Jose Mugrabi was also in the room, bidding on Warhol’s Little Electric Chair(1964-65) from the Newhouse collection, which he won for a final hammer bid of $7 million, against a pre-sale estimate of $6 million to $8 million (or $8.2 million with premium).
The Mayer’s blue Liz and Si Newhouse’s pink electric chair are pictures that Gagosian and Mugrabi could have been buying out of personal interest or for the long haul. Either way, it suggests for certain works, these players are now buyers, not sellers.
One of the head-scratching moments of the evening came early when José Mugrabi added to the family’s stock of Tom Wesselmann, a position that has never paid off.
Earlier in the sale, Mugrabi also went for one of the Mayer collection offerings, Tom Wesselmann‘s Great American Nude #26 (1962), which he secured with a winning bid of $2 million, the high end of the estimate. Including premium, the final price was $2.4 million.
Also buying was Pace’s March Glimcher who nearly had a good deal at the low estimate on Alexander Calder’s distinctive jeweled Fish until David Nahmad took notice and artfully pushed Glimcher as far as he dared without getting the work himself. This is Kinsella too:
Alexander Calder‘s hanging mobile with colored glass, Fish (circa 1952), was estimated at $12.5 million to $16.5 million. Bidding opened at $10 million and came down to a back-and-forth contest between Pace Gallery president and CEO Marc Glimcher and art dealer Helly Nahmad, who were seated just a few rows apart in the room.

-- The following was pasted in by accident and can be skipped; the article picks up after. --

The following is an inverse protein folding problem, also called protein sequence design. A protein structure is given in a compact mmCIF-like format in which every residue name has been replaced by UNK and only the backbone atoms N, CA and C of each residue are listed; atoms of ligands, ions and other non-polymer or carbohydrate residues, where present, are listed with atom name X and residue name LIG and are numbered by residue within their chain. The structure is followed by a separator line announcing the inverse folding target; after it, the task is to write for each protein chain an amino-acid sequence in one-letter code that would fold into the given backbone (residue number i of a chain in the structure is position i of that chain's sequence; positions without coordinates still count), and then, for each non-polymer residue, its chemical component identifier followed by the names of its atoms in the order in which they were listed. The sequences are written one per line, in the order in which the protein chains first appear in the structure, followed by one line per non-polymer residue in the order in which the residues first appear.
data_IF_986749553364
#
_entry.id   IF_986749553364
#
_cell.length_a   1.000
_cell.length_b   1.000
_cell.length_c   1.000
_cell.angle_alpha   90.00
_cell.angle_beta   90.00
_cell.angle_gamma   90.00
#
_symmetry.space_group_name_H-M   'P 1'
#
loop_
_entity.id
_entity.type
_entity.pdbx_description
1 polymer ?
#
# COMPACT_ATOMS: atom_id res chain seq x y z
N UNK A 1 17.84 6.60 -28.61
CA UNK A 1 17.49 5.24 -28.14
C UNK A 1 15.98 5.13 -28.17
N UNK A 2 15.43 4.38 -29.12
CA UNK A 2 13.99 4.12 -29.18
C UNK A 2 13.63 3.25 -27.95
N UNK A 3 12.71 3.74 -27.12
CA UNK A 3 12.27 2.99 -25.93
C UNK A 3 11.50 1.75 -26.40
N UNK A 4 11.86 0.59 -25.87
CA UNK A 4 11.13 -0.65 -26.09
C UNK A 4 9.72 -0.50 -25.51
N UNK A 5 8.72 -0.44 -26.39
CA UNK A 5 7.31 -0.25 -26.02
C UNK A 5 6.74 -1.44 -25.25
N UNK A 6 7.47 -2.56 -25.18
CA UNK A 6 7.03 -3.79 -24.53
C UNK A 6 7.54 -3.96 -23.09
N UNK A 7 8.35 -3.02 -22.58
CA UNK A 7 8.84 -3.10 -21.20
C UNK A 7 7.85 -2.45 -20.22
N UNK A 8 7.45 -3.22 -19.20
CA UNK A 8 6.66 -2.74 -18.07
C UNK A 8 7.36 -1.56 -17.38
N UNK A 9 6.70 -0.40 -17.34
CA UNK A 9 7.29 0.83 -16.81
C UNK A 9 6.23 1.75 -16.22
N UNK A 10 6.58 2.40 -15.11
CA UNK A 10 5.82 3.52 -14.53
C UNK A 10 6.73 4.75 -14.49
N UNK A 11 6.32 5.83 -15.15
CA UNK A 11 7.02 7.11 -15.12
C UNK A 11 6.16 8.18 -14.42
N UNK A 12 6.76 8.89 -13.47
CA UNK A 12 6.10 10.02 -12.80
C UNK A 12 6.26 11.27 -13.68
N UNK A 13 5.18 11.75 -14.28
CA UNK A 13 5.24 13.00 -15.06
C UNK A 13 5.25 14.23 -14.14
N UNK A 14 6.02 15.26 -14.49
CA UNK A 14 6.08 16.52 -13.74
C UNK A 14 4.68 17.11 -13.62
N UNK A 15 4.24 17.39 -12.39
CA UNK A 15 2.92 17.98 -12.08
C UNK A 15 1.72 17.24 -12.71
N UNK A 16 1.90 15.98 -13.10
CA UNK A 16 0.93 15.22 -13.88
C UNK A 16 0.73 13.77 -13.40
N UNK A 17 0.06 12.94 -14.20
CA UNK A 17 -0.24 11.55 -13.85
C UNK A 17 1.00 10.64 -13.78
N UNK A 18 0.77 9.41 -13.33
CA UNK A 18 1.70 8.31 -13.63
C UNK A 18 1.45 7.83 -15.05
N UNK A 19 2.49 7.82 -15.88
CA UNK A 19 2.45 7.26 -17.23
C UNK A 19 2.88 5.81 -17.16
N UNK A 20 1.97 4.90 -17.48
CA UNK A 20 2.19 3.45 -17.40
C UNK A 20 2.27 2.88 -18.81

“Who needs an auctioneer?” Pylkkänen joked as the battle went on.
Nahmad made several efforts to outbid his opponent, but Glimcher finally won the work with a final hammer bid of $14.7 million, or $17.5 million with premium.
Some observers were confused about the state of the Robert Rauschenberg market which has been hobbled by the artist’s early success in placing many of his most important works in museums and the artist’s lack of a signature style. Since his death, despite the great wealth of Rauschenberg’s estate, there has been little movement in the artist’s market as many waited for a great object to clarify the situation.
The Mayers had just such an object in Buffalo II but it was always going to be very hard to price the work. Christie’s $50m low estimate looked very rich next to the artist’s previous record setter which Judd Tully points out was “set by Johanson’s Painting (1961), which sold at Christie’s New York in May 2015 for $18.6 million.”
The bidders came out and the $88.8m paid for the silkscreen work put one corner of the art market universe back in line with prevailing expectations. With so much happening in the room, little attention was paid to the KAWS picture that sold for $2.6m and other works passed without too much attention.
Haring’s well-known and large-scale Silence=Death canvas from 1988 barely met its low estimate of $4.5m even though it had been offered for around $8m at Levy Gorvy’s Art Basel Miami Beach stand in December. (This price was more in line, however, with a fresh-to-market untitled work by the artist from 1983 that sold for $4.2m at Bonham’s earlier in the evening.)
The Haring at Bonhams bears watching. We might have more on that another time.
Heritage Sells $5.4m Fantasy Art by Frank Frazetta
The 1969 fantasy painting Egyptian Queen, one of the most legendary artworks by famed artist Frank Frazetta, sold for a world record $5.4 million Thursday, May 16, at a public auction of vintage comic books and comic art held by Heritage Auctions in Chicago, Illinois.
The painting bests the world record as the most expensive piece of original comic book art ever sold at public auction. The previous record was the $1.79 million paid for Frazetta’s Death Dealer 6, 1990, which was set by Heritage in May 2018
The masterpiece is credited more than any other with revolutionizing fantasy illustration in American art. Egyptian Queen first appeared in print as the cover for Eerie magazine #23 in mid-1969, and as multiple prints and posters over subsequent decades.